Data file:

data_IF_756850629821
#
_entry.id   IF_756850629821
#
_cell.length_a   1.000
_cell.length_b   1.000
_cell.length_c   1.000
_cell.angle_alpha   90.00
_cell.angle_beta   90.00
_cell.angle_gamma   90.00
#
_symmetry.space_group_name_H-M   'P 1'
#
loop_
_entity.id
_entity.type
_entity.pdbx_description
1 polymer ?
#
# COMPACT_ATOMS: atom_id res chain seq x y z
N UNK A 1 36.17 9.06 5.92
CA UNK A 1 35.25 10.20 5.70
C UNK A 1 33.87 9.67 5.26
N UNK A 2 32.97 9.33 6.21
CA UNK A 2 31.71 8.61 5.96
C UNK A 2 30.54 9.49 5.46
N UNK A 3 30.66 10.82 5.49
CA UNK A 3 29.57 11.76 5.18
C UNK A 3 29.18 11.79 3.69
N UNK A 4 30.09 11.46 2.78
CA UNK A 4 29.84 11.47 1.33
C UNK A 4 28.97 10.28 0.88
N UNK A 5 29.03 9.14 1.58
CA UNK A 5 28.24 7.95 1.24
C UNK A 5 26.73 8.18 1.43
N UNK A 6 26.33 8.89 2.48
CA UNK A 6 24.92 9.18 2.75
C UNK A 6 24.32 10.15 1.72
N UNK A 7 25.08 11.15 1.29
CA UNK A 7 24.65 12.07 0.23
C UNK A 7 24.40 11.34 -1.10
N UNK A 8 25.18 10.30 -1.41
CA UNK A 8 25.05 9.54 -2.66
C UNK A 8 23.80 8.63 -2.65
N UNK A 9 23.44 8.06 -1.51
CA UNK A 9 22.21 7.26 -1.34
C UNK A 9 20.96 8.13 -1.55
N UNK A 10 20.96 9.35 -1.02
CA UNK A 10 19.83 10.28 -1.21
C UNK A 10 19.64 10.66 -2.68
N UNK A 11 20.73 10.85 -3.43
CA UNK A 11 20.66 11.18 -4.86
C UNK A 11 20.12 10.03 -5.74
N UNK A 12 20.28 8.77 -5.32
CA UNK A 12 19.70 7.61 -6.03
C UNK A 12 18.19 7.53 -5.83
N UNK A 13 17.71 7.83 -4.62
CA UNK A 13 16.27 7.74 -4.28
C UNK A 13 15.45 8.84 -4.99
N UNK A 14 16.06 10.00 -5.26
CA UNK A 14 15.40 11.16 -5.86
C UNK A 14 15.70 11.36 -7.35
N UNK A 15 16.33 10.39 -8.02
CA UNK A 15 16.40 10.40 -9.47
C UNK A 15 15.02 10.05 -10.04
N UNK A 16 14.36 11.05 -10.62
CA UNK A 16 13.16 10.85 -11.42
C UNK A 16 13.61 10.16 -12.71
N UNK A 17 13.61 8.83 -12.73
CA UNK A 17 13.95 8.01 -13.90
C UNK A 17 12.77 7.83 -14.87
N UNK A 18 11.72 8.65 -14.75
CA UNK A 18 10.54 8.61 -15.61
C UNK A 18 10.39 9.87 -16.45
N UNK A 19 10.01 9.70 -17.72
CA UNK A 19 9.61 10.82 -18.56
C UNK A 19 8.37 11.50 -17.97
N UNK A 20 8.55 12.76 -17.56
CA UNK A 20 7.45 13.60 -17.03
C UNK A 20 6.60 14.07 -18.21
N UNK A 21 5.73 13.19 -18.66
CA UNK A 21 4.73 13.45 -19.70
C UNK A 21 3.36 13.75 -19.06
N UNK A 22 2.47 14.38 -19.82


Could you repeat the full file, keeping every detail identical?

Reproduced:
data_IF_756850629821
#
_entry.id   IF_756850629821
#
_cell.length_a   1.000
_cell.length_b   1.000
_cell.length_c   1.000
_cell.angle_alpha   90.00
_cell.angle_beta   90.00
_cell.angle_gamma   90.00
#
_symmetry.space_group_name_H-M   'P 1'
#
loop_
_entity.id
_entity.type
_entity.pdbx_description
1 polymer ?
#
# COMPACT_ATOMS: atom_id res chain seq x y z
N UNK A 1 36.17 9.06 5.92
CA UNK A 1 35.25 10.20 5.70
C UNK A 1 33.87 9.67 5.26
N UNK A 2 32.97 9.33 6.21
CA UNK A 2 31.71 8.61 5.96
C UNK A 2 30.54 9.49 5.46
N UNK A 3 30.66 10.82 5.49
CA UNK A 3 29.57 11.76 5.18
C UNK A 3 29.18 11.79 3.69
N UNK A 4 30.09 11.46 2.78
CA UNK A 4 29.84 11.47 1.33
C UNK A 4 28.97 10.28 0.88
N UNK A 5 29.03 9.14 1.58
CA UNK A 5 28.24 7.95 1.24
C UNK A 5 26.73 8.18 1.43
N UNK A 6 26.33 8.89 2.48
CA UNK A 6 24.92 9.18 2.75
C UNK A 6 24.32 10.15 1.72
N UNK A 7 25.08 11.15 1.29
CA UNK A 7 24.65 12.07 0.23
C UNK A 7 24.40 11.34 -1.10
N UNK A 8 25.18 10.30 -1.41
CA UNK A 8 25.05 9.54 -2.66
C UNK A 8 23.80 8.63 -2.65
N UNK A 9 23.44 8.06 -1.51
CA UNK A 9 22.21 7.26 -1.34
C UNK A 9 20.96 8.13 -1.55
N UNK A 10 20.96 9.35 -1.02
CA UNK A 10 19.83 10.28 -1.21
C UNK A 10 19.64 10.66 -2.68
N UNK A 11 20.73 10.85 -3.43
CA UNK A 11 20.66 11.18 -4.86
C UNK A 11 20.12 10.03 -5.74
N UNK A 12 20.28 8.77 -5.32
CA UNK A 12 19.70 7.61 -6.03
C UNK A 12 18.19 7.53 -5.83
N UNK A 13 17.71 7.83 -4.62
CA UNK A 13 16.27 7.74 -4.28
C UNK A 13 15.45 8.84 -4.99
N UNK A 14 16.06 10.00 -5.26
CA UNK A 14 15.40 11.16 -5.86
C UNK A 14 15.70 11.36 -7.35
N UNK A 15 16.33 10.39 -8.02
CA UNK A 15 16.40 10.40 -9.47
C UNK A 15 15.02 10.05 -10.04
N UNK A 16 14.36 11.05 -10.62
CA UNK A 16 13.16 10.85 -11.42
C UNK A 16 13.61 10.16 -12.71
N UNK A 17 13.61 8.83 -12.73
CA UNK A 17 13.95 8.01 -13.90
C UNK A 17 12.77 7.83 -14.87
N UNK A 18 11.72 8.65 -14.75
CA UNK A 18 10.54 8.61 -15.61
C UNK A 18 10.39 9.87 -16.45
N UNK A 19 10.01 9.70 -17.72
CA UNK A 19 9.61 10.82 -18.56
C UNK A 19 8.37 11.50 -17.97
N UNK A 20 8.55 12.76 -17.56
CA UNK A 20 7.45 13.60 -17.03
C UNK A 20 6.60 14.07 -18.21
N UNK A 21 5.73 13.19 -18.66
CA UNK A 21 4.73 13.45 -19.70
C UNK A 21 3.36 13.75 -19.06
N UNK A 22 2.47 14.38 -19.82